Sunday, June 18, 2006

Looking to train for triathlons?

Most people who compete in triathlons cite swimming as the weakest of their three race legs. Training to swim faster and more efficiently can be particularly difficult to do without help, but most people don't really know where to look for coaching. One viable option is to join a master's team. The coaches tailor workouts for a multitude of abilities and will place you with others of your ability. They are also typically available after workouts to help with stroke technique and training tips.

Masters swim programs available in most cities. The US Masters Swimming Organization has a resource for finding masters programs in your state as well as swimming facilities in your area. The best way to find a team is to contact a nearby pool and ask if they have a masters practice schedule.

If you are in Salt Lake, Steiner Aquatic Center near the University of Utah has a nice 50 meter outdoor pool (less turns for those who haven't yet learned to flip turn) with really flexible masters training schedule.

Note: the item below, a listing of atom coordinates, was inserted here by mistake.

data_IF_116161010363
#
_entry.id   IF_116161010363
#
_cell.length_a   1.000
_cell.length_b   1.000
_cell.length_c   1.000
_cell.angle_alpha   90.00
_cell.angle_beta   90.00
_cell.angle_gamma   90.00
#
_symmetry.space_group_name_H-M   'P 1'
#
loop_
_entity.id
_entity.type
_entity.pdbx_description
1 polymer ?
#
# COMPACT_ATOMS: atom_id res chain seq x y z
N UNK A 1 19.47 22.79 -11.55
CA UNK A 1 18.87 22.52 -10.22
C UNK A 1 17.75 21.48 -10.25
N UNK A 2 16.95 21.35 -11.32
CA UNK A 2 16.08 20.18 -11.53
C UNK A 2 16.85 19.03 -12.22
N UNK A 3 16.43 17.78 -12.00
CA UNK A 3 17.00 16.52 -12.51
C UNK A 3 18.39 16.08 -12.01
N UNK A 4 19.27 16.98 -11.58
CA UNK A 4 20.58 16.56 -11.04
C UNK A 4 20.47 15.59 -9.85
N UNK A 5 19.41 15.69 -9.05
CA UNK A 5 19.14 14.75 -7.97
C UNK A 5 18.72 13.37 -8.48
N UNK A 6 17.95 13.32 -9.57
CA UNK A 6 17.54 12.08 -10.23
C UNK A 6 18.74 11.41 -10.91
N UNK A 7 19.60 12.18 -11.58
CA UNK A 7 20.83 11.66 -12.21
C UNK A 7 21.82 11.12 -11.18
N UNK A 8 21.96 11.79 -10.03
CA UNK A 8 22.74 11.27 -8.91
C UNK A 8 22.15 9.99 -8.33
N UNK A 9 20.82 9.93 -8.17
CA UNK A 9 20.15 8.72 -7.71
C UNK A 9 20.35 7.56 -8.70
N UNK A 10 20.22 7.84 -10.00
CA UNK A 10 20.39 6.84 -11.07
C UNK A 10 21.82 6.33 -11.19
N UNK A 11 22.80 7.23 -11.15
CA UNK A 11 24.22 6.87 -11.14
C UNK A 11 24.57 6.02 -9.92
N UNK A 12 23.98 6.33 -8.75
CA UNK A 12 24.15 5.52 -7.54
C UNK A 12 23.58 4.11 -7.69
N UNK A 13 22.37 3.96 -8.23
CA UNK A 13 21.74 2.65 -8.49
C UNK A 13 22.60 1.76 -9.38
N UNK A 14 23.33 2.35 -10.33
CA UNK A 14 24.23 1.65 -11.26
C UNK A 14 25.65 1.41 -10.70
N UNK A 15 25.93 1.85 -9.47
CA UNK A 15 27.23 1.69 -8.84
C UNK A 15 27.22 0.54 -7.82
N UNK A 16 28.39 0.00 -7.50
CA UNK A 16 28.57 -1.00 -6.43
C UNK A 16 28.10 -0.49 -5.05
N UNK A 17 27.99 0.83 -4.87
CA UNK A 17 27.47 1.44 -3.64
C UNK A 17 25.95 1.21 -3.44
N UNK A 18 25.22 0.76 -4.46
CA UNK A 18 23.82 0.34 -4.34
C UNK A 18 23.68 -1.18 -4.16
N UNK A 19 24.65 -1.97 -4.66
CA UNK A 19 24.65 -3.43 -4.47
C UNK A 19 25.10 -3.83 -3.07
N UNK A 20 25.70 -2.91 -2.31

For those loner types among you, there are lots of good resources with example workouts and stroke techniqes, including:

  • Online Triathlon Training Swimming Resource: has a list of coaches in different areas and some swimming articles and tips

  • Beginner Triathlete: for information about the three events, and specifically this article comparing Olympic (sprint) versus long distance (triathlon) swimming styles

  • Triatlete Online: contains tips and resources for training


  • While books and articles can help, I find it particularly imprtant to simply have someone take a look at my stroke. The overall goal is to decrease the amount of effort required to go any specific distance during your swim. This usually results in the additional benefit of improving your race times not only in the swim but in the following run as well. Often, someone familiar with swimming and stroke training can spot weaknesses or inefficiencies rather quickly. So if you are afraid of joining a team- for whatever reason, keep in mind that your stroke is likely to benefit significantly from the attentive eyes of a good swim coach.

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